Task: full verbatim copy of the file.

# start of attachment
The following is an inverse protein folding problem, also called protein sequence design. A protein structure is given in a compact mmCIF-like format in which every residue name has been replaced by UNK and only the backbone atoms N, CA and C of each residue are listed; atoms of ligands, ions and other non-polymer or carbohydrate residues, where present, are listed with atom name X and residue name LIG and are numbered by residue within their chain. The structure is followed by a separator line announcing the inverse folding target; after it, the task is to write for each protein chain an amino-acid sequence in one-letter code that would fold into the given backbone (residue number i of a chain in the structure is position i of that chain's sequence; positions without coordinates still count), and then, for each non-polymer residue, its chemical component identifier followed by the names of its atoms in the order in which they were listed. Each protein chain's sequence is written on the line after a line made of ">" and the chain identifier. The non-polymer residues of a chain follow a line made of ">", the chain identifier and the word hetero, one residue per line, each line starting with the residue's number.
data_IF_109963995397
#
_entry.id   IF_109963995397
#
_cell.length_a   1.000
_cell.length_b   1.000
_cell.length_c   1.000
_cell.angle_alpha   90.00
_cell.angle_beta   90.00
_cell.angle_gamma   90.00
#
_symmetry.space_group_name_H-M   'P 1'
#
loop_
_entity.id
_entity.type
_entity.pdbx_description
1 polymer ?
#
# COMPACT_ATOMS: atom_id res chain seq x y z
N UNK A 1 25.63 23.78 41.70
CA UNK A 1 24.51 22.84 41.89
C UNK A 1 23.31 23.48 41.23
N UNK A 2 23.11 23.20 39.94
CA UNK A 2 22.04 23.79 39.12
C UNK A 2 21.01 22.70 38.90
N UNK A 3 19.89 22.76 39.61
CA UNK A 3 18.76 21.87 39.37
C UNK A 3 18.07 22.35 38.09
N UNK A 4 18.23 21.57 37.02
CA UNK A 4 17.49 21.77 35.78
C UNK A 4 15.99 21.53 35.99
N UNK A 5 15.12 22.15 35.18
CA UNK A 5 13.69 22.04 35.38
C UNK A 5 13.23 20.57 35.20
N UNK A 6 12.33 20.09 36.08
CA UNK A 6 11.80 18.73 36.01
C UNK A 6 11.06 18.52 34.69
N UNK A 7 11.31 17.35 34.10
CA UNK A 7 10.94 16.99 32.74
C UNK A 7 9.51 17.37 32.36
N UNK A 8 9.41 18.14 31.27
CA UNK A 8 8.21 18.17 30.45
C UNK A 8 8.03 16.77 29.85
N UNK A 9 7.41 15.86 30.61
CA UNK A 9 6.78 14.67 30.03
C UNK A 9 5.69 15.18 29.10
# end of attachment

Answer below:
The following is an inverse protein folding problem, also called protein sequence design. A protein structure is given in a compact mmCIF-like format in which every residue name has been replaced by UNK and only the backbone atoms N, CA and C of each residue are listed; atoms of ligands, ions and other non-polymer or carbohydrate residues, where present, are listed with atom name X and residue name LIG and are numbered by residue within their chain. The structure is followed by a separator line announcing the inverse folding target; after it, the task is to write for each protein chain an amino-acid sequence in one-letter code that would fold into the given backbone (residue number i of a chain in the structure is position i of that chain's sequence; positions without coordinates still count), and then, for each non-polymer residue, its chemical component identifier followed by the names of its atoms in the order in which they were listed. Each protein chain's sequence is written on the line after a line made of ">" and the chain identifier. The non-polymer residues of a chain follow a line made of ">", the chain identifier and the word hetero, one residue per line, each line starting with the residue's number.
data_IF_109963995397
#
_entry.id   IF_109963995397
#
_cell.length_a   1.000
_cell.length_b   1.000
_cell.length_c   1.000
_cell.angle_alpha   90.00
_cell.angle_beta   90.00
_cell.angle_gamma   90.00
#
_symmetry.space_group_name_H-M   'P 1'
#
loop_
_entity.id
_entity.type
_entity.pdbx_description
1 polymer ?
#
# COMPACT_ATOMS: atom_id res chain seq x y z
N UNK A 1 25.63 23.78 41.70
CA UNK A 1 24.51 22.84 41.89
C UNK A 1 23.31 23.48 41.23
N UNK A 2 23.11 23.20 39.94
CA UNK A 2 22.04 23.79 39.12
C UNK A 2 21.01 22.70 38.90
N UNK A 3 19.89 22.76 39.61
CA UNK A 3 18.76 21.87 39.37
C UNK A 3 18.07 22.35 38.09
N UNK A 4 18.23 21.57 37.02
CA UNK A 4 17.49 21.77 35.78
C UNK A 4 15.99 21.53 35.99
N UNK A 5 15.12 22.15 35.18
CA UNK A 5 13.69 22.04 35.38
C UNK A 5 13.23 20.57 35.20
N UNK A 6 12.33 20.09 36.08
CA UNK A 6 11.80 18.73 36.01
C UNK A 6 11.06 18.52 34.69
N UNK A 7 11.31 17.35 34.10
CA UNK A 7 10.94 16.99 32.74
C UNK A 7 9.51 17.37 32.36
N UNK A 8 9.41 18.14 31.27
CA UNK A 8 8.21 18.17 30.45
C UNK A 8 8.03 16.77 29.85
N UNK A 9 7.41 15.86 30.61
CA UNK A 9 6.78 14.67 30.03
C UNK A 9 5.69 15.18 29.10